MEK Iran: Call for Accountability
Ebrahim Raisi, an ultra-hardline cleric, was elected President this summer. Major human rights organizations have named him as a significant culprit of the massacre of thousands of political detainees in 1988.
Raisi was the Deputy Prosecutor in Tehran
Raisi was the Deputy Prosecutor in Tehran at the time when Supreme Leader Ayatollah Khomeini entrusted him with serving on a Death Commission that sent convicts to the gallows following sham trials lasting only minutes.
Khomeini issued a decree ordering the execution of all political prisoners who remained loyal to the main opposition, the People’s Mojahedin of Iran (PMOI / MEK Iran). Survivors of the 1988 massacre estimate that about 30,000 people were killed. They were buried in mass graves, which some legal experts believe amounted to crimes against humanity and genocide.
The criminals were never brought to justice. On the contrary, a large number of people have been promoted to top positions.
Raisi was Iran’s Chief of Judiciary before becoming President
Raisi was Iran’s Chief of Judiciary before becoming President. In November 2019, the judiciary and security forces launched a savage assault on peaceful protests, murdering an estimated 1500 anti-government demonstrators and dissidents, as well as detaining and torturing many more.
The increase of impunity can be attributed in part to the international community. Seven UN Special Rapporteurs said in September 2020 that the inability of UN entities to act in response to the 1988 massacre had “emboldened” Iranian authorities to perpetrate other human rights violations.
In May 2021, 152 former UN officials and famous international human rights and legal experts wrote to the UN High Commissioner for Human Rights, requesting that a Commission of Inquiry into the 1988 massacre be established.
United Nations High Commissioner for Human Rights
A former United Nations High Commissioner for Human Rights, a former United Nations Deputy Secretary-General, 28 former United Nations Special Rapporteurs on Human Rights, and the chairs of previous UN Commissions of Inquiry into human rights violations in Eritrea and North Korea were among the signatories.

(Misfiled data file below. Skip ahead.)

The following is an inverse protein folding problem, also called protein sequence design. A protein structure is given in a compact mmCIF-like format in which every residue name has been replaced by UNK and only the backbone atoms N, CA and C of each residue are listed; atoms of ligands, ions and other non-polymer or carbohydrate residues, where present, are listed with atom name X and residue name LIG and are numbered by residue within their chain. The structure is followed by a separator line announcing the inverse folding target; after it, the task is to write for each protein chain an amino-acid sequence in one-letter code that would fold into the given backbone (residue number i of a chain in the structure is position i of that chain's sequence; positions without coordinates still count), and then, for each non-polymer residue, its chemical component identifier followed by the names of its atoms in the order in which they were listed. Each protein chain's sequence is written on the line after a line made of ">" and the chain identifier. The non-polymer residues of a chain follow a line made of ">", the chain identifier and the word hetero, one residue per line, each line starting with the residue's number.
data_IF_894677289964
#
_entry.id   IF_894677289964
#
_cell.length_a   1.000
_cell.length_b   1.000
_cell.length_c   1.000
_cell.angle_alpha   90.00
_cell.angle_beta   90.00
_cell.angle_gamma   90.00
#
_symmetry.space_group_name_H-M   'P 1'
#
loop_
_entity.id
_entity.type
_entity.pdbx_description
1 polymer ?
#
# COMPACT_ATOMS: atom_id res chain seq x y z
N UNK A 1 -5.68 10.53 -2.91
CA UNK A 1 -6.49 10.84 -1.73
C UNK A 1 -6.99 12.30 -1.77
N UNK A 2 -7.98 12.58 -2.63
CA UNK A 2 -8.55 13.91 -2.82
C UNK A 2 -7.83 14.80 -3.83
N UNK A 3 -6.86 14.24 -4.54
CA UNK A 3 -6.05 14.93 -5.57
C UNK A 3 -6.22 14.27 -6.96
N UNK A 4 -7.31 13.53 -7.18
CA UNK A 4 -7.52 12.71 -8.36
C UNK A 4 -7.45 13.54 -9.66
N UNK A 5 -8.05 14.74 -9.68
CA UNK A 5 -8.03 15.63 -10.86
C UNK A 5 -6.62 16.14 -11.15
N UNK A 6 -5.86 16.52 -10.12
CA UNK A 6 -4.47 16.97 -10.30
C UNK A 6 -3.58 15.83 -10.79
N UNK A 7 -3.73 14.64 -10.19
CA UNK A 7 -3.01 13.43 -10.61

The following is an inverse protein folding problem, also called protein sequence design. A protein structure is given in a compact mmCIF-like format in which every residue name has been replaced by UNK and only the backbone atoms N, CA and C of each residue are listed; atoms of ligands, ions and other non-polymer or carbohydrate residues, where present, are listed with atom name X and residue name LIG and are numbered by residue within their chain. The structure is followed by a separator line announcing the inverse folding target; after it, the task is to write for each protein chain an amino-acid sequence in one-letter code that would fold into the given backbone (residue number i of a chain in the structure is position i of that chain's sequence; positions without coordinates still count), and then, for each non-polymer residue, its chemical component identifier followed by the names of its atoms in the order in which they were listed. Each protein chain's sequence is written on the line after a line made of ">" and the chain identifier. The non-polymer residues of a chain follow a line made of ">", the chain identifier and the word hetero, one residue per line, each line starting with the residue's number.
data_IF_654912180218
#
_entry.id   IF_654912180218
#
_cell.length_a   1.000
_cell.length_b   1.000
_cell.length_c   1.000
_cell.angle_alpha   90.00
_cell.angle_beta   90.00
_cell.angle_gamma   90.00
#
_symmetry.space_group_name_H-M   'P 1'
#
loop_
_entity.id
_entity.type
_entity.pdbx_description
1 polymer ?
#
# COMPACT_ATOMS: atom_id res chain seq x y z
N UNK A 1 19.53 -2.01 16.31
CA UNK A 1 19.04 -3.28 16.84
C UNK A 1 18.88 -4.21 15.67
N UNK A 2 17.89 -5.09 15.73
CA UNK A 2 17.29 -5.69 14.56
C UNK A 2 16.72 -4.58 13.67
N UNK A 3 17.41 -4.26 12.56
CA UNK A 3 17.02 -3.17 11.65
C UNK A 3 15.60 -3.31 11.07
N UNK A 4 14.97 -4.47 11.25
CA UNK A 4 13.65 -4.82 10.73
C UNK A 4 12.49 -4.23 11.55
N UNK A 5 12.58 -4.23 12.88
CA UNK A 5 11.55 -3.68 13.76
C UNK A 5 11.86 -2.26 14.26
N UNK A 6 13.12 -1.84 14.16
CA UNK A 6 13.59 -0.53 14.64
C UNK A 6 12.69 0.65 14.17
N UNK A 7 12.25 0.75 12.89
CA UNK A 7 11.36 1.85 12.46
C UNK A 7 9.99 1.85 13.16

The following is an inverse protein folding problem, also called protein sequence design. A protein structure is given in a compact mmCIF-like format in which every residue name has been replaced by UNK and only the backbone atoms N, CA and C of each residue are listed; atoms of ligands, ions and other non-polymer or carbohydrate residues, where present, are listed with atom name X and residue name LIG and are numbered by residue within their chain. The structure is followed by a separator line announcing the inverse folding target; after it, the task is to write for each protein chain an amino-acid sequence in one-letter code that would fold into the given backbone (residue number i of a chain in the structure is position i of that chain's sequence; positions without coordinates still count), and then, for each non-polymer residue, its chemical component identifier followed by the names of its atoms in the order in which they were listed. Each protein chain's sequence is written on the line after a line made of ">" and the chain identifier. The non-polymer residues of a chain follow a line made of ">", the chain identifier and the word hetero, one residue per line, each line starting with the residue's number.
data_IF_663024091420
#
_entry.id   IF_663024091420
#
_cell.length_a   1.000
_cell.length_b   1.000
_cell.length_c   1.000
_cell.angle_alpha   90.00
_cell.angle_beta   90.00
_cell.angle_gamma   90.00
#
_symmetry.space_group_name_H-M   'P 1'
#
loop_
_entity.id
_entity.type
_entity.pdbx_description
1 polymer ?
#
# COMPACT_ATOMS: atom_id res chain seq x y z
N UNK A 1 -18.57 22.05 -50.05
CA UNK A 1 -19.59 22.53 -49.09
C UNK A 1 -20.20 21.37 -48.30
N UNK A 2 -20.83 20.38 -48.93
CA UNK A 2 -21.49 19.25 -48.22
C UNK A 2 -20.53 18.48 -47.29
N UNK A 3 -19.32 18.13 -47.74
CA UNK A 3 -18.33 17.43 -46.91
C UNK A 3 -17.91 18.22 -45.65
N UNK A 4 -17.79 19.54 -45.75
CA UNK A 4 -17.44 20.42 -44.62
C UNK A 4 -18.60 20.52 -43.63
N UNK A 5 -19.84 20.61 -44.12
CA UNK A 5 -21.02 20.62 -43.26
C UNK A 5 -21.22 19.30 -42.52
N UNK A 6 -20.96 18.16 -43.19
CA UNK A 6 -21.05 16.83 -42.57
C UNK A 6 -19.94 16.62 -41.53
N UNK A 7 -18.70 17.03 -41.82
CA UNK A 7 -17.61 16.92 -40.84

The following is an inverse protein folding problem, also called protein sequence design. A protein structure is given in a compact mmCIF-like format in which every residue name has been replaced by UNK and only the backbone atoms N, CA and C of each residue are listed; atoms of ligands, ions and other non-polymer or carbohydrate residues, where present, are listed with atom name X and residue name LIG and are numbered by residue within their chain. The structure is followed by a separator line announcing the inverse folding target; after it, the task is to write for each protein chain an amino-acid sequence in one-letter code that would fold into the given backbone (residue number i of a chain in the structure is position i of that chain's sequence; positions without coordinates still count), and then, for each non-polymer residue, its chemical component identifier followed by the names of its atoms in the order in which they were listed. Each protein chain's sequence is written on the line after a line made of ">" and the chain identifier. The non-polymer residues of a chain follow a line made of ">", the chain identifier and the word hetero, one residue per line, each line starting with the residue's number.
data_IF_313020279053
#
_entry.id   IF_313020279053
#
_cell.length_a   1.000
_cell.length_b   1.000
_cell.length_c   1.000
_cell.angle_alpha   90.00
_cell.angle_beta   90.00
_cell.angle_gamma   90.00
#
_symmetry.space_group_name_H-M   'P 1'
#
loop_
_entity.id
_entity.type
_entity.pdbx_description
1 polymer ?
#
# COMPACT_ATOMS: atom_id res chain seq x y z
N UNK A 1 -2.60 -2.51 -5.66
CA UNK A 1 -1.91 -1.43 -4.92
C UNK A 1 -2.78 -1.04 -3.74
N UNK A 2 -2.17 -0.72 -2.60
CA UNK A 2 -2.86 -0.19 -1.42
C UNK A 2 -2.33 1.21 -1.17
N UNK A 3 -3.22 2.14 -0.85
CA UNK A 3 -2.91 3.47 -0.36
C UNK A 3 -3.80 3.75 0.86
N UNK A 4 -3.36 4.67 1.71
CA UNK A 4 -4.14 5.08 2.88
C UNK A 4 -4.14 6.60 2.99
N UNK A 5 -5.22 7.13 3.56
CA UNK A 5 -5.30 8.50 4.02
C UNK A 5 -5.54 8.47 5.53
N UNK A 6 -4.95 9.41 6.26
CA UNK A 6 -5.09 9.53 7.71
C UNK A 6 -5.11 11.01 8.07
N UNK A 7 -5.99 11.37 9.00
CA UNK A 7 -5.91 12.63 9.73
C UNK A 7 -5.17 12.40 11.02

Former Chief Prosecutors of the UN International Criminal Tribunals for the former Yugoslavia and Rwanda, a former Special Prosecutor of the Special Tribunal for Lebanon, and the first President of the UN Special Court for Sierra Leone were among those who signed the petition.
Amnesty International: Raisi played a crucial part in the 1988 massacre
In a statement released on June 19, Amnesty International stated that Raisi played a crucial part in the 1988 massacre and that he should be “investigated for his involvement in past and ongoing crimes under international law, including by states that exercise universal jurisdiction.”
The UN Special Rapporteur on the Situation of Human Rights in Iran, Javaid Rehman, joined the fight on June 29, 2021, calling for an independent investigation into the 1988 state-ordered executions. If the UN Human Rights Council or another organization conducts an impartial investigation, Rehman said his office would be willing to share the testimonies and evidence acquired.
In a letter to the Human Rights Council on August 4, the UN Working Group on Enforced Disappearances urged for an “international investigation” into the 1988 massacre.
The ultimate responsibility is now on the world’s leading democracies, particularly the EU and the United States, to fight Iranian leaders’ impunity.
Slovenian Prime Minister Janez Jansa, whose nation now holds the rotating EU presidency, declared his country’s support for a UN Commission of Inquiry in July. Unfortunately, EU foreign policy chief Josep Borrell soon distanced the EU from such a viewpoint, claiming that Brussels pursues a “balanced” Iran policy.
The European External Action Service (EEAS) should use its Magnitsky Act powers to impose harsh penalties on those responsible for the murder in Iran in 1988. Slovenia should not be the only EU country to accept the UN’s call for accountability. It’s past time for the European Union’s other 26 members to request a UN Commission of Inquiry into the extrajudicial executions and enforced disappearances that occurred in 1988.
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